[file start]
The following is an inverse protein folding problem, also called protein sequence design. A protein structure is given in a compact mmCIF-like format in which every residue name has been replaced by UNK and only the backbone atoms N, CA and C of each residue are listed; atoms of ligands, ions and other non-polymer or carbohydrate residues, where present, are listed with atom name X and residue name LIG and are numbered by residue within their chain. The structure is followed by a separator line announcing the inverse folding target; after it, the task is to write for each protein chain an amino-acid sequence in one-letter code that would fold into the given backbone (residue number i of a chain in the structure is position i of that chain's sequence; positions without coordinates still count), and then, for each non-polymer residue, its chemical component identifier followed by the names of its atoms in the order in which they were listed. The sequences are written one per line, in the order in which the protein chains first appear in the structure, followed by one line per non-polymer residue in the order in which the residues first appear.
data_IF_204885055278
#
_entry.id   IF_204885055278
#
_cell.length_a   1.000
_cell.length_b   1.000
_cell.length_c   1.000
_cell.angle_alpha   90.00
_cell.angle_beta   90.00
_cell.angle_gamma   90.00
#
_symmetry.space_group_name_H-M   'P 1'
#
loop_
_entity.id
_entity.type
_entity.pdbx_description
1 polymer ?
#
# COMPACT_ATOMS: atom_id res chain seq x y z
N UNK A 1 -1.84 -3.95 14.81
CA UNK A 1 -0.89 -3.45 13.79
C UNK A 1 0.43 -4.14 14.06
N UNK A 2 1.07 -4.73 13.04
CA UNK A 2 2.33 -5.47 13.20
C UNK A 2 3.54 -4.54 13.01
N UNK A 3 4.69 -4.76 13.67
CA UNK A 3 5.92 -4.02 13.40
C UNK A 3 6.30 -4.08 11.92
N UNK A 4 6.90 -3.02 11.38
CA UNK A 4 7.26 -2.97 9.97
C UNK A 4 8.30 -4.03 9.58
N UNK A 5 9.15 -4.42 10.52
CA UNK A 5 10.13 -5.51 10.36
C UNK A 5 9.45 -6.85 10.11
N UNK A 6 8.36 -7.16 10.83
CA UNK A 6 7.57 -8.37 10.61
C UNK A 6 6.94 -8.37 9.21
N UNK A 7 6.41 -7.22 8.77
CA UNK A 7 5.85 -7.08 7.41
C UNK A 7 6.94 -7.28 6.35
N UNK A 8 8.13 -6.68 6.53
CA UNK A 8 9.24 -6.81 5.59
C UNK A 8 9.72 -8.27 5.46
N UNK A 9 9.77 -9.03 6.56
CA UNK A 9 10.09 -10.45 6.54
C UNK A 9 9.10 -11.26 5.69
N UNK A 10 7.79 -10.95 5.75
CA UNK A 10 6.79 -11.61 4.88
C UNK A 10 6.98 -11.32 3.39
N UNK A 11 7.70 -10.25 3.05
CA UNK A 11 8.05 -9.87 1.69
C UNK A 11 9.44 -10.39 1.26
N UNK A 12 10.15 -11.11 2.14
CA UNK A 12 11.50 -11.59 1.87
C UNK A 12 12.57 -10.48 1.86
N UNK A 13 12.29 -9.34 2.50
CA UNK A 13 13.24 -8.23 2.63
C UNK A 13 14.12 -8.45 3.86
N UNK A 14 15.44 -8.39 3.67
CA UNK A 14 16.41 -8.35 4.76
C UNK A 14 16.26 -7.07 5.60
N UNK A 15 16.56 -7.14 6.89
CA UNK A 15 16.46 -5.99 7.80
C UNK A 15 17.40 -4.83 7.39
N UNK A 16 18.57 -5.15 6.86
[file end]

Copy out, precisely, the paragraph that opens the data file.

The following is an inverse protein folding problem, also called protein sequence design. A protein structure is given in a compact mmCIF-like format in which every residue name has been replaced by UNK and only the backbone atoms N, CA and C of each residue are listed; atoms of ligands, ions and other non-polymer or carbohydrate residues, where present, are listed with atom name X and residue name LIG and are numbered by residue within their chain. The structure is followed by a separator line announcing the inverse folding target; after it, the task is to write for each protein chain an amino-acid sequence in one-letter code that would fold into the given backbone (residue number i of a chain in the structure is position i of that chain's sequence; positions without coordinates still count), and then, for each non-polymer residue, its chemical component identifier followed by the names of its atoms in the order in which they were listed. The sequences are written one per line, in the order in which the protein chains first appear in the structure, followed by one line per non-polymer residue in the order in which the residues first appear.